|Full Name||Hashim Mahomed Amla|
|Born||March 31, 1983 Durban, Natal|
|Age||39 Years, 6 Months, 6 Days|
|National Side||South Africa|
|Batting Style||Right Handed|
|Teams Played||South Africa, Boland, Derbyshire, Dolphins, Essex, Hampshire, KwaZulu Natal, Nottinghamshire, Rest of South Africa, South Africa A, South African Invitation XI, Surrey, Kings XI Punjab, Cape Cobras, South Africa Under-19, Barbados Tridents, Trinbago Knight Riders, Khulna Tigers, Durban Qalandars, World XI, Durban Heat, Pokhara Rhinos, Karnataka Tuskers, Falcon Hunters|
Hashim Amla was summoned from domestic team Natal in 2004 seeking to fill the gap in the South African middle-order that looked to rebuild under Graeme Smith. After an unflattering start, it was in his fourth Test outing against New Zealand a year and half following his debut, that he scored a massive 149 to make his mark.
Amla was symbolic of Test batsmen of yore who bid their time to build long innings. It often forced him into an ultra-defensive mode, carefully choosing deliveries to entertain his willow, a weakness that bowlers initially suspected. He was given time to iron out flaws just like his South African side circa 2006. It took another 11 Tests since that 149 for Amla to post a second ton, once again facing New Zealand at home in late 2007 at Johannesburg. It was the first of two consecutive hundreds, opening floodgates in the process.
Centuries in India and England a year later marked his adoption to the highest level, atoning for poor displays in those very foreign soils earlier in his career. It also sparked an ODI call-up against Bangladesh in 2008, a position he hasn't relinquished since. As South Africa returned to being in and among the best in all formats by 2009, Amla's presence in the middle-order has been one of the ingredients of resurgence. However, the monk-like cricketer hit his purple patch in 2010, scoring 1000 plus runs with a staggering average of around 75. His consistency in both, Tests and ODIs is the biggest strength of his cricketing repertoire. Amla took his awe-inspiring form for the next couple of years in ODIs as well as Tests. In 2012, he became the first-ever South African to score a triple ton, when he scored 311 at the Oval.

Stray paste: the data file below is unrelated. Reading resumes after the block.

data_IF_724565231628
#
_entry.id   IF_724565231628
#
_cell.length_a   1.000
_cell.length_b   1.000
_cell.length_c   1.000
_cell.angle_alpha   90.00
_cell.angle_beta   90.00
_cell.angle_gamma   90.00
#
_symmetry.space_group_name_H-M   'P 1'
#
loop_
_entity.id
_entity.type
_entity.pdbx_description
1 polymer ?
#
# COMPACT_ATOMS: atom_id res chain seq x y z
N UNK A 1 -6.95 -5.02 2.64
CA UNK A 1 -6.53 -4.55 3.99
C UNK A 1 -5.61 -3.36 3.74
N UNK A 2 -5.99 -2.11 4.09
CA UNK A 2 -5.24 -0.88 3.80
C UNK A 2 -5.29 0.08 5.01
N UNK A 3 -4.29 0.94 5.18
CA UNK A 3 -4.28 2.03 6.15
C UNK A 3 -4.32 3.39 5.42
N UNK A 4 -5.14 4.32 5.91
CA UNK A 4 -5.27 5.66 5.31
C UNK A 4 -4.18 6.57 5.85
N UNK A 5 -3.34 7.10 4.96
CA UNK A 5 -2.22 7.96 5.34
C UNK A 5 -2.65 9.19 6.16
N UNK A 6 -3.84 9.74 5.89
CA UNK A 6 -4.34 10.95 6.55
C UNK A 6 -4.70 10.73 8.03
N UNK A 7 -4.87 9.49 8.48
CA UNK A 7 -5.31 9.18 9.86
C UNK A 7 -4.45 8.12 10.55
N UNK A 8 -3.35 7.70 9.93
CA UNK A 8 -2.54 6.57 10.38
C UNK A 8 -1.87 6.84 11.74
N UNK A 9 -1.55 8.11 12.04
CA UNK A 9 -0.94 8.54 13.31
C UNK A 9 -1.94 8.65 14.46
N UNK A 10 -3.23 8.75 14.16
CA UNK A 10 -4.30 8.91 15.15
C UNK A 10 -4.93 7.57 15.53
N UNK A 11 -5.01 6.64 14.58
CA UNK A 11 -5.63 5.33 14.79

The name Hashim Amla soon became synonyms for consistency and in the year 2013, he achieved a rare feat by becoming the first batsman since Ricky Ponting to head both the Test and ODI rankings of ICC. Amla was also handed the Test captaincy of the national team in 2014 but failed to deliver in the leadership role. He eventually stepped down.
Post the 2015 World Cup where the Proteas reached the semi-final, Hashim Amla has not been his same self. There was a consistent decline in his form and the run-machine that we knew went through a lean phase. Although time and again Hashim played some extraordinary knocks to keep reminding everyone about his class. Soon after a disappointing 2019 Cricket World Cup for him and South Africa, the bearded maestro announced his retirement from international cricket.
The ultimate cricketing gentleman, Hashim Amla was the epitome of class, style and calm elegance who has immensely inspired the next generation. He left behind a glorious legacy for the world of cricket. At the time of his retirement, Amla held the record for the fastest to reach 2000, 3000, 4000, 5000, 6000, 7000 ODI runs along with the most ODI tons for South Africa. With over 18,000 international runs in his kitty, one of the best Protea batsmen had an illustrious career and cricket will remember him for his monk-like patience and humility.